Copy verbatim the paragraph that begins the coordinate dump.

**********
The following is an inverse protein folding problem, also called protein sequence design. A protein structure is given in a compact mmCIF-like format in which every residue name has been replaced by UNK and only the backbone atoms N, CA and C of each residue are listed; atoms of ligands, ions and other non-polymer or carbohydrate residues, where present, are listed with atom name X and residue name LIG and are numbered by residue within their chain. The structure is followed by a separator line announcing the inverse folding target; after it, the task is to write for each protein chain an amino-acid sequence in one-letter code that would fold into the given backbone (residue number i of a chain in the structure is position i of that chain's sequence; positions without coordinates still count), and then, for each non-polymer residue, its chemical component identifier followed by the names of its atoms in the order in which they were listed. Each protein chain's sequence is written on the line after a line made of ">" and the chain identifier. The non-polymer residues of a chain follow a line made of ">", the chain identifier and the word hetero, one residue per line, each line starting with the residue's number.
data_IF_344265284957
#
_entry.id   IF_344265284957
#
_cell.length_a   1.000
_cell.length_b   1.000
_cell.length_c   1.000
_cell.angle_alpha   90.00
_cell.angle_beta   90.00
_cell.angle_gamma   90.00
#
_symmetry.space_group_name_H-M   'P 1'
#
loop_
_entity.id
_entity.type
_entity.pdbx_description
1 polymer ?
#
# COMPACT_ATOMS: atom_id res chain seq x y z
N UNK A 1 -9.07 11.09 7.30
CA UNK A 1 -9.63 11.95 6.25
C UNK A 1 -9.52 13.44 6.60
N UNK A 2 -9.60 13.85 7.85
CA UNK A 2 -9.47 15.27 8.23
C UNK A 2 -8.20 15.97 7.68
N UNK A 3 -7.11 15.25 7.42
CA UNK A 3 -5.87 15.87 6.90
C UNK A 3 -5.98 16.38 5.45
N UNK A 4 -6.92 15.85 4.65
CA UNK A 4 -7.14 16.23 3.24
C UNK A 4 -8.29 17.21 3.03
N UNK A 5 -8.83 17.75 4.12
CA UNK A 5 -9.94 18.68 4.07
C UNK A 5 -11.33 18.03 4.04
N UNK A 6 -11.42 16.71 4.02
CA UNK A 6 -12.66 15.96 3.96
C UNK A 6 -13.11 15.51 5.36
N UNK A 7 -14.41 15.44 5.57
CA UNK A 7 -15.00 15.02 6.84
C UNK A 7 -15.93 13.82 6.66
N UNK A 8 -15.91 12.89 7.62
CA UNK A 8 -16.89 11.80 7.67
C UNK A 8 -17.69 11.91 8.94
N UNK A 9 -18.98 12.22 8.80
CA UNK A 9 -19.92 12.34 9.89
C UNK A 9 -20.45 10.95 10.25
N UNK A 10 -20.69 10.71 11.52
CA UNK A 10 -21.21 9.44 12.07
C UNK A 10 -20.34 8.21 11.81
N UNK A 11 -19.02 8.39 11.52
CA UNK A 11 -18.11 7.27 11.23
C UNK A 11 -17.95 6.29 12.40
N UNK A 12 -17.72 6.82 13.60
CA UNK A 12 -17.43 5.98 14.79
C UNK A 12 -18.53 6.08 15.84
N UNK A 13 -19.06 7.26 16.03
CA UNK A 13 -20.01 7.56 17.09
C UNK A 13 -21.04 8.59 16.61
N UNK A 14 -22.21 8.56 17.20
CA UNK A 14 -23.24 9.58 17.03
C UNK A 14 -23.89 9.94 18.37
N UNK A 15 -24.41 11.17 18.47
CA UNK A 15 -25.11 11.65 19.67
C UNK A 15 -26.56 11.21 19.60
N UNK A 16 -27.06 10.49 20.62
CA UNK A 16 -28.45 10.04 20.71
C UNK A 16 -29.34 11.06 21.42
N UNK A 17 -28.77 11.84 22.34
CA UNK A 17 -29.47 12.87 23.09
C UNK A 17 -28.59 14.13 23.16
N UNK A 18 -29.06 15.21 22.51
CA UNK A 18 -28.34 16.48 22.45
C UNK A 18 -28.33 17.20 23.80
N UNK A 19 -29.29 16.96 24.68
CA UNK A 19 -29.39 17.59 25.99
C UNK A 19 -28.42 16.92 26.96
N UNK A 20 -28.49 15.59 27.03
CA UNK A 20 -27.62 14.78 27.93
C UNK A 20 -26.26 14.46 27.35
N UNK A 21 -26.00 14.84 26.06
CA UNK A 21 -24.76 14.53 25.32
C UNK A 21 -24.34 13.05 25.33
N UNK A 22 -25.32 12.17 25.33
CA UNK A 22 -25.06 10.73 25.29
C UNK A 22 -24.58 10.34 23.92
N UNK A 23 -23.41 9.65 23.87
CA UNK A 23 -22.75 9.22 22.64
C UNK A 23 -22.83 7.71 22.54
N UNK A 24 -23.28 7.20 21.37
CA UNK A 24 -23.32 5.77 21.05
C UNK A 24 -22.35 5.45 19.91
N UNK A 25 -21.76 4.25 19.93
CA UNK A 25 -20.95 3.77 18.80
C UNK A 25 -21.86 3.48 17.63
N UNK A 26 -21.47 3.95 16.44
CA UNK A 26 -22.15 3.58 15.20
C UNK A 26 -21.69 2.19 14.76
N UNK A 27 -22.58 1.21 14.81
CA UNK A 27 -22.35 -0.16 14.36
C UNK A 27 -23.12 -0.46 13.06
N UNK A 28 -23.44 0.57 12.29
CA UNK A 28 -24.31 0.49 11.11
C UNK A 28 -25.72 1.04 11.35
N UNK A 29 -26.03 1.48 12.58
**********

The following is an inverse protein folding problem, also called protein sequence design. A protein structure is given in a compact mmCIF-like format in which every residue name has been replaced by UNK and only the backbone atoms N, CA and C of each residue are listed; atoms of ligands, ions and other non-polymer or carbohydrate residues, where present, are listed with atom name X and residue name LIG and are numbered by residue within their chain. The structure is followed by a separator line announcing the inverse folding target; after it, the task is to write for each protein chain an amino-acid sequence in one-letter code that would fold into the given backbone (residue number i of a chain in the structure is position i of that chain's sequence; positions without coordinates still count), and then, for each non-polymer residue, its chemical component identifier followed by the names of its atoms in the order in which they were listed. Each protein chain's sequence is written on the line after a line made of ">" and the chain identifier. The non-polymer residues of a chain follow a line made of ">", the chain identifier and the word hetero, one residue per line, each line starting with the residue's number.